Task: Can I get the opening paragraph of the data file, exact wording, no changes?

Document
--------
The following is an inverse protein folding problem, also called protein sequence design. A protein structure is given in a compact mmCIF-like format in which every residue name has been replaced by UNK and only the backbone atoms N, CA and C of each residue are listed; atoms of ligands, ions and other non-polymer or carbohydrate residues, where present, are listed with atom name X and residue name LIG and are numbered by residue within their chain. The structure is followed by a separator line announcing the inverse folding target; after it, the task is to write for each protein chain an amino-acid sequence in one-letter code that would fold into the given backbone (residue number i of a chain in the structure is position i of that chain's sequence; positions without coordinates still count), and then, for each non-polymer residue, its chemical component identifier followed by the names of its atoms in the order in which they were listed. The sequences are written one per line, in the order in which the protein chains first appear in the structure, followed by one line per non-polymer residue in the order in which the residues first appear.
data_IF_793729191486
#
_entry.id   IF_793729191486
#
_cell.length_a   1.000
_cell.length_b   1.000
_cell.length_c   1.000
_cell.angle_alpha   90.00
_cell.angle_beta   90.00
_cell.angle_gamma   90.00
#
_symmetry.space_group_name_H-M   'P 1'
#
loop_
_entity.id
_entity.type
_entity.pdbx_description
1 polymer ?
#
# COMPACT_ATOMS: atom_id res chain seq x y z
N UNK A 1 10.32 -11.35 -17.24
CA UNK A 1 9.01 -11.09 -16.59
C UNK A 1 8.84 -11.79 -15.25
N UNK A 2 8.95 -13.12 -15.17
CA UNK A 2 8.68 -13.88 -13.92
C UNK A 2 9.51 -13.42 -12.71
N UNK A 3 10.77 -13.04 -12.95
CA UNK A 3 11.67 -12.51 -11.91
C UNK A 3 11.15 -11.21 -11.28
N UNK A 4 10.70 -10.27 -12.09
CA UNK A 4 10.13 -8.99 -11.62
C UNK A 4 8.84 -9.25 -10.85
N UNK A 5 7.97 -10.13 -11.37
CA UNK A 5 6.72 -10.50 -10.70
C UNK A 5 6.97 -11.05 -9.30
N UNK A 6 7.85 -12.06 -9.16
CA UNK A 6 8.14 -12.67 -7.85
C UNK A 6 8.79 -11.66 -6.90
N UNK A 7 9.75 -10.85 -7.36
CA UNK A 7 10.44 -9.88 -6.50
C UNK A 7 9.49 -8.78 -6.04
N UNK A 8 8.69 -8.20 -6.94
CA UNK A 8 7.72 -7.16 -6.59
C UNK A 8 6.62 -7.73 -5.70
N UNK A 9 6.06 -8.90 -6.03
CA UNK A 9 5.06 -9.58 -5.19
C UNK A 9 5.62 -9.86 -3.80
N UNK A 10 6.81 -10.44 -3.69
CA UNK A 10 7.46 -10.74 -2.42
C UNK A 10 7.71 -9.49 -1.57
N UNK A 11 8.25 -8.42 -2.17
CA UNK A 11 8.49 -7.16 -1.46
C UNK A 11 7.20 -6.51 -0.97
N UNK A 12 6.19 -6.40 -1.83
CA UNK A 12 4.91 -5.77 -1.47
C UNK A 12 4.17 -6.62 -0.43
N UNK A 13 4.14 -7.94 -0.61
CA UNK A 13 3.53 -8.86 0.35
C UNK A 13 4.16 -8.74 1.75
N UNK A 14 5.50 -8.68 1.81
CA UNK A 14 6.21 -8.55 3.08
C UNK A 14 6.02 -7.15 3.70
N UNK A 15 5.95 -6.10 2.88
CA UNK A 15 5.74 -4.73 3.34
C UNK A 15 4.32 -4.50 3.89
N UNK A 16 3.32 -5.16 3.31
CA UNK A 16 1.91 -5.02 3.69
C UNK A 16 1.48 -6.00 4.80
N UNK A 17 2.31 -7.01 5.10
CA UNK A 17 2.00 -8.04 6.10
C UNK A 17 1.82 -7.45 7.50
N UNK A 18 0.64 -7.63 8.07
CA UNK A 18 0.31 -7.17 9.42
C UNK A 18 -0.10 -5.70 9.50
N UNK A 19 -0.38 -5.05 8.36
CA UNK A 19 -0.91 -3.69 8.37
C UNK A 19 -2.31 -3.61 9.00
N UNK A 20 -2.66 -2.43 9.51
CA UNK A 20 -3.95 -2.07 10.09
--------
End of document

The following is an inverse protein folding problem, also called protein sequence design. A protein structure is given in a compact mmCIF-like format in which every residue name has been replaced by UNK and only the backbone atoms N, CA and C of each residue are listed; atoms of ligands, ions and other non-polymer or carbohydrate residues, where present, are listed with atom name X and residue name LIG and are numbered by residue within their chain. The structure is followed by a separator line announcing the inverse folding target; after it, the task is to write for each protein chain an amino-acid sequence in one-letter code that would fold into the given backbone (residue number i of a chain in the structure is position i of that chain's sequence; positions without coordinates still count), and then, for each non-polymer residue, its chemical component identifier followed by the names of its atoms in the order in which they were listed. The sequences are written one per line, in the order in which the protein chains first appear in the structure, followed by one line per non-polymer residue in the order in which the residues first appear.